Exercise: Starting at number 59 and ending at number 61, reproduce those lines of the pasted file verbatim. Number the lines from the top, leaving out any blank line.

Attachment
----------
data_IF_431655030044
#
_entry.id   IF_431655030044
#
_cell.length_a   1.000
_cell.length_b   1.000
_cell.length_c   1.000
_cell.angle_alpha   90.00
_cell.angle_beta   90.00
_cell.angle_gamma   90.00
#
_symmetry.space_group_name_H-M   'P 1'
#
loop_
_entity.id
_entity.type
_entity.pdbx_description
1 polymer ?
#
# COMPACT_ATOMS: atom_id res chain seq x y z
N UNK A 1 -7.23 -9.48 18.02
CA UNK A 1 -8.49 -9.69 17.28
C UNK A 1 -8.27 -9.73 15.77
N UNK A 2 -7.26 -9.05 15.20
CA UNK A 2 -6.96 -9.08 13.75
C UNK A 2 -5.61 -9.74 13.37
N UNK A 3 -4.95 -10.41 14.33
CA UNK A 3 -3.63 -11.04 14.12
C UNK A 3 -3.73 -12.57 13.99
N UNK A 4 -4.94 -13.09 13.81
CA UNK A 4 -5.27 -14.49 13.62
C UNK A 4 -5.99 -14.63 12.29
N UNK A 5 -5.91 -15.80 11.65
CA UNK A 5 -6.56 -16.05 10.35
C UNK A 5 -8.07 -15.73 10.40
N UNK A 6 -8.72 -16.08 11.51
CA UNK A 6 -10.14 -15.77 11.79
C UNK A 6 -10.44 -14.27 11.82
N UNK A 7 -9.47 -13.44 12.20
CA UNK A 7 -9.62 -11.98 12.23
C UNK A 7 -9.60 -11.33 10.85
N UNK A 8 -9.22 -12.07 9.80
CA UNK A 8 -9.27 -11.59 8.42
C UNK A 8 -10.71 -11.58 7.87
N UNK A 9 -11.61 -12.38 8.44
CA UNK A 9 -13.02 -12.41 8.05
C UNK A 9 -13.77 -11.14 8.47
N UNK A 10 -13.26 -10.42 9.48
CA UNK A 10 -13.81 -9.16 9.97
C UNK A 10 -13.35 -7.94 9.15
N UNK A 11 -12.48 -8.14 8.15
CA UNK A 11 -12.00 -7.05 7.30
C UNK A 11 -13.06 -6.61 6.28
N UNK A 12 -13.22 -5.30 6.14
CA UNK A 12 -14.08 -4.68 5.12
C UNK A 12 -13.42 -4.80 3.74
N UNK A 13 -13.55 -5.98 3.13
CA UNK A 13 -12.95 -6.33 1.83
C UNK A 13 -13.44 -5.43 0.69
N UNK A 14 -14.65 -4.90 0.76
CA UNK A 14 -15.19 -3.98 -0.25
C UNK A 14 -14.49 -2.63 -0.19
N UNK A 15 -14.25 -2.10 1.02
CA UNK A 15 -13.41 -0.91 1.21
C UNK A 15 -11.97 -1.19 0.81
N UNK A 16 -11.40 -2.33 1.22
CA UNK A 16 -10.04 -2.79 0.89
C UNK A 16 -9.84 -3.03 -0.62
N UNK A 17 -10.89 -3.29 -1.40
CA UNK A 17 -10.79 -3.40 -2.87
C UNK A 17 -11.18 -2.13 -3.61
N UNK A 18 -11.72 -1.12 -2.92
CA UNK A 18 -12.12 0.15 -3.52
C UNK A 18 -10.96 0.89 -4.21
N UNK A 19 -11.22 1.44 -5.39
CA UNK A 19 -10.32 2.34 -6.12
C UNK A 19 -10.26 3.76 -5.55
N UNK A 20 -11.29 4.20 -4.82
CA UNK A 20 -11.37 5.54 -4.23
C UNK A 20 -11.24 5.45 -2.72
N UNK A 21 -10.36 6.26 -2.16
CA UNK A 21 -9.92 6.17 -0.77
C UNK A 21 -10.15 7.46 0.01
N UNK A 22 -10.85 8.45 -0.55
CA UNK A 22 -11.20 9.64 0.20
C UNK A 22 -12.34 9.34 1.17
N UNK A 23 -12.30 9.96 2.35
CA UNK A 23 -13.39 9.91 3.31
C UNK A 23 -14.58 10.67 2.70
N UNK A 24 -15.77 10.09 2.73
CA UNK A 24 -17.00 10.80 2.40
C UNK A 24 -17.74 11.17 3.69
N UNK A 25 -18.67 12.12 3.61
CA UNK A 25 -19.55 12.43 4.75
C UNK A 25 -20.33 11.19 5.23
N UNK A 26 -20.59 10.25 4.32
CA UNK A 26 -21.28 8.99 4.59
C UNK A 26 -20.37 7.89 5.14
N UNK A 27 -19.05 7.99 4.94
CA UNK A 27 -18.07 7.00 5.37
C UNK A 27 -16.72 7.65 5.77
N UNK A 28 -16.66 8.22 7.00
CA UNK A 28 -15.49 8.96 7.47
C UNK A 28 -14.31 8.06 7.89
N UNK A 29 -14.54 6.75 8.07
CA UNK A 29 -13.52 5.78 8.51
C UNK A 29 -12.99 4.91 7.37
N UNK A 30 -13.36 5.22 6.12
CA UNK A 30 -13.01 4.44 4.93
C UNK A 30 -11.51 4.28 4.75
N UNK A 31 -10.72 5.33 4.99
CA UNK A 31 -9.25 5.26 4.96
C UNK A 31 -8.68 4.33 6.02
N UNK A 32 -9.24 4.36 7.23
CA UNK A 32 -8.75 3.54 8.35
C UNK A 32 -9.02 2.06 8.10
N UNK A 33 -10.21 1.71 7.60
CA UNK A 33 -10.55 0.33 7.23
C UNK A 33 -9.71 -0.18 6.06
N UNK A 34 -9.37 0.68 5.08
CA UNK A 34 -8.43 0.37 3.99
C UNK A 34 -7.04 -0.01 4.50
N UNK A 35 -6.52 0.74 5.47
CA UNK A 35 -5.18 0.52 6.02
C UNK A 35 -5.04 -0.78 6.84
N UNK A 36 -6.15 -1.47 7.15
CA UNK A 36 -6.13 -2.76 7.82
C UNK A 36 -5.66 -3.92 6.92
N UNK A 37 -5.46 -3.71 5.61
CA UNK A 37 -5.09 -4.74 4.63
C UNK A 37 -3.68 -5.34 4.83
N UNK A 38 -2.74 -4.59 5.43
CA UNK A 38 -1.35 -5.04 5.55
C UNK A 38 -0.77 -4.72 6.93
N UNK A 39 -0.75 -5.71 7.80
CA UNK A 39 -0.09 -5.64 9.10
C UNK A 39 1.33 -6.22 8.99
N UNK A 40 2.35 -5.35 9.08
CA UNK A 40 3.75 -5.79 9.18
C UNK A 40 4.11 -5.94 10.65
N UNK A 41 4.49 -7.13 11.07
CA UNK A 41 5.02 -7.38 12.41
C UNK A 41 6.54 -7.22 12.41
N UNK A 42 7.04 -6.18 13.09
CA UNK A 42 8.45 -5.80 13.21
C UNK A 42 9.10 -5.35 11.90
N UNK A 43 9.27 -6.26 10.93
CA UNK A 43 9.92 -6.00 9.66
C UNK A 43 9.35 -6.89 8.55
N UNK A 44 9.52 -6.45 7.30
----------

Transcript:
C UNK A 13 -13.44 -5.43 0.69
N UNK A 14 -14.65 -4.90 0.76
CA UNK A 14 -15.19 -3.98 -0.25